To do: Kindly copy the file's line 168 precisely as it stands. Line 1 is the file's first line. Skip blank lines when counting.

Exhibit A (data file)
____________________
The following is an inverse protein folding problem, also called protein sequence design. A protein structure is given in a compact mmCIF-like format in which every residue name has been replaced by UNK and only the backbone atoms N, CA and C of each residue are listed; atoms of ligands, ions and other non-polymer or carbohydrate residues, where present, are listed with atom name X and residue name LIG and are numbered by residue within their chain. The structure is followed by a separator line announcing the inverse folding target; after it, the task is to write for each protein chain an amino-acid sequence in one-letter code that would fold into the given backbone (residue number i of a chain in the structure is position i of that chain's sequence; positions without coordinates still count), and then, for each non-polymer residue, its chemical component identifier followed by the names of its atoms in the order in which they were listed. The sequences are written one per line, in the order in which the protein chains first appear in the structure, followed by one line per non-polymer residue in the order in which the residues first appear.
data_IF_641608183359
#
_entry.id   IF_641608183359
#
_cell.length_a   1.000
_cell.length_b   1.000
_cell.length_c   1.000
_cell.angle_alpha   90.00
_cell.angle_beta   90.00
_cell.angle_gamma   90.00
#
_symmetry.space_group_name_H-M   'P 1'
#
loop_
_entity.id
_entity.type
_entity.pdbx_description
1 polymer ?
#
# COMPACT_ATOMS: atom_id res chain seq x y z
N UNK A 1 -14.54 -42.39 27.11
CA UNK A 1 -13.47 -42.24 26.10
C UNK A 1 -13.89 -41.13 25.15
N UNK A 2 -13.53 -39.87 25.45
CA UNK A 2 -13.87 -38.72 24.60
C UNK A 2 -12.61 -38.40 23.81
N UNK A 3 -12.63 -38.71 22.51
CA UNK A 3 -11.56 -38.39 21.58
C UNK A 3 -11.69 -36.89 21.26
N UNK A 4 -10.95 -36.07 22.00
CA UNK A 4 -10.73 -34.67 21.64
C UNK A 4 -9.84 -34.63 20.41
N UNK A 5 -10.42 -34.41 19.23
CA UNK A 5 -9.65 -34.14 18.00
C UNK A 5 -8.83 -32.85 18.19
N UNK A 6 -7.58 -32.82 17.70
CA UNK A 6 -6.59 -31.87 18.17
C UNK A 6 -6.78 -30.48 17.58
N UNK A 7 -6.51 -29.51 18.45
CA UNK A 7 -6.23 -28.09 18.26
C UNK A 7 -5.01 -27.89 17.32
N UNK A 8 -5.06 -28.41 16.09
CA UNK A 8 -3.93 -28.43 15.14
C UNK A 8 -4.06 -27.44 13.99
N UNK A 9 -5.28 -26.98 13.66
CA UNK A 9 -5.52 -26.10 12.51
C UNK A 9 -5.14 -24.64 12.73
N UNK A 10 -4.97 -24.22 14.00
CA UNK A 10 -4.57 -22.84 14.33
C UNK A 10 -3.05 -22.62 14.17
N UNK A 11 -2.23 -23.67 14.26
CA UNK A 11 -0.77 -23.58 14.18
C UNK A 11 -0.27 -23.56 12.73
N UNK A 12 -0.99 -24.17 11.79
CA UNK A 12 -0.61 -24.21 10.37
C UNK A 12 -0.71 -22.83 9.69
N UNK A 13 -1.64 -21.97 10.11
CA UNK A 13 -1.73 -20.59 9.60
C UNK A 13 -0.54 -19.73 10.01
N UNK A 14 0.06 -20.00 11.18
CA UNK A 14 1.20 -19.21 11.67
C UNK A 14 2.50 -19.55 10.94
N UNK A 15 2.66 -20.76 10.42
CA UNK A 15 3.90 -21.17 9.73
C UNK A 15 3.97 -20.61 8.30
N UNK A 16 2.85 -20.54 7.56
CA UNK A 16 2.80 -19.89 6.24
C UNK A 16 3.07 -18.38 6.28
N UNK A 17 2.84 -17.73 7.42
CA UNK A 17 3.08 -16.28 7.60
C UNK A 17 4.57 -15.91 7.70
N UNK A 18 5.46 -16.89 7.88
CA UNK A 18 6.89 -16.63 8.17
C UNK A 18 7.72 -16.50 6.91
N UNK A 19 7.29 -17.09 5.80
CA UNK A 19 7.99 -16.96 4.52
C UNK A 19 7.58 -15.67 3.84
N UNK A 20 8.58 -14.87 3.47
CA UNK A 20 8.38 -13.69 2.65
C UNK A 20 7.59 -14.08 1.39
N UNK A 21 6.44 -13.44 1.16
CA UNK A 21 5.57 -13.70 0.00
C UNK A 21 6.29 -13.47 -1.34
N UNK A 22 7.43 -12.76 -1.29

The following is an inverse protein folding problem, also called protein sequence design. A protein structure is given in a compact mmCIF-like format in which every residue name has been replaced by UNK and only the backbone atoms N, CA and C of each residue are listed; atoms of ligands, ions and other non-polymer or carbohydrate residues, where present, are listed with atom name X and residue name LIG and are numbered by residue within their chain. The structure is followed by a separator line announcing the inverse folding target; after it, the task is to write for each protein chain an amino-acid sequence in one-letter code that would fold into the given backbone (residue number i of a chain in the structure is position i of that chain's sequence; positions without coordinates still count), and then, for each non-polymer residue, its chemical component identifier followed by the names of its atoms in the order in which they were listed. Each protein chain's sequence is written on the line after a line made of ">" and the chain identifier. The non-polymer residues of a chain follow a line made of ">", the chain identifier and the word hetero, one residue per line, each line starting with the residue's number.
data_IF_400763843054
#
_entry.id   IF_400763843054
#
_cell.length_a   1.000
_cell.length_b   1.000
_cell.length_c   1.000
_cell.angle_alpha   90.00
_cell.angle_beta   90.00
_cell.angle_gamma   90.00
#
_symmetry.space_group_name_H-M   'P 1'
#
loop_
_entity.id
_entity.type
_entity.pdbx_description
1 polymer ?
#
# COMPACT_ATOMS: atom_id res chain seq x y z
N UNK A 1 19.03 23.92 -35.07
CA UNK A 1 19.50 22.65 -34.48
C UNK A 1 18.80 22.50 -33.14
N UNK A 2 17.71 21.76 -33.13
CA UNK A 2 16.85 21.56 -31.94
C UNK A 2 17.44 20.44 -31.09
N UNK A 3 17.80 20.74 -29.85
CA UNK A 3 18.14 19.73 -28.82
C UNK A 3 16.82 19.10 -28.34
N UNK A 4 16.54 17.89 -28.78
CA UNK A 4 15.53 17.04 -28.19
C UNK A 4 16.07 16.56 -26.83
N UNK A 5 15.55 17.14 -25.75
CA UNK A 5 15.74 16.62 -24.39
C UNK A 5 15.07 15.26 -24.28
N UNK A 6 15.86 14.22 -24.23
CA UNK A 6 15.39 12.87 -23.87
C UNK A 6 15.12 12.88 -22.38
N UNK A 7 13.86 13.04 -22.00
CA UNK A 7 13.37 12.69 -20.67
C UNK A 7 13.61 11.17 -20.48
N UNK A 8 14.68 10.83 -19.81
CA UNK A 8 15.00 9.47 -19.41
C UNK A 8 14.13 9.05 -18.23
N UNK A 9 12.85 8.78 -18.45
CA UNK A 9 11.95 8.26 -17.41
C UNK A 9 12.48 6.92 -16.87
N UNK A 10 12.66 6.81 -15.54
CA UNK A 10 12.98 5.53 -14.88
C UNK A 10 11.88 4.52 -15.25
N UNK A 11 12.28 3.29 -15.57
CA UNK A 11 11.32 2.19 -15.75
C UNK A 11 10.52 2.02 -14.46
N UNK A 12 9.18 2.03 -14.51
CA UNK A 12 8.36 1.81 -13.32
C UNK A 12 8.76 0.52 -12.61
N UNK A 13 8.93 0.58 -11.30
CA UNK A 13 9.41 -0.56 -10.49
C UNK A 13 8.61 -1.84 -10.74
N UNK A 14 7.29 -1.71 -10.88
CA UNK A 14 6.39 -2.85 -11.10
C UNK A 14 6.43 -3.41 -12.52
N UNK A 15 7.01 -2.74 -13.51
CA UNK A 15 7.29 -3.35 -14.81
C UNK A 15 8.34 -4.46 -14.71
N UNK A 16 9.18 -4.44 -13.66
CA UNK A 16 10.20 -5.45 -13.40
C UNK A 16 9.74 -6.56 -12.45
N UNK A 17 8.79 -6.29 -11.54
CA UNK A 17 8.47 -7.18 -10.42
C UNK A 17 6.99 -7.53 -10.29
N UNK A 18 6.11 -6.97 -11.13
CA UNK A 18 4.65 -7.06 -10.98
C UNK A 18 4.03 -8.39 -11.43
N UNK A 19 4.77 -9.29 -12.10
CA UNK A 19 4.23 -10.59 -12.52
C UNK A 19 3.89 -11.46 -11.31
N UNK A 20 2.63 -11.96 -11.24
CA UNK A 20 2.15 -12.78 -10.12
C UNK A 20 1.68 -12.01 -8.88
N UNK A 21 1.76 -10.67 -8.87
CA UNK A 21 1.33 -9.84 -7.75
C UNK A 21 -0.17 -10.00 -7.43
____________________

CA UNK A 21 1.33 -9.84 -7.75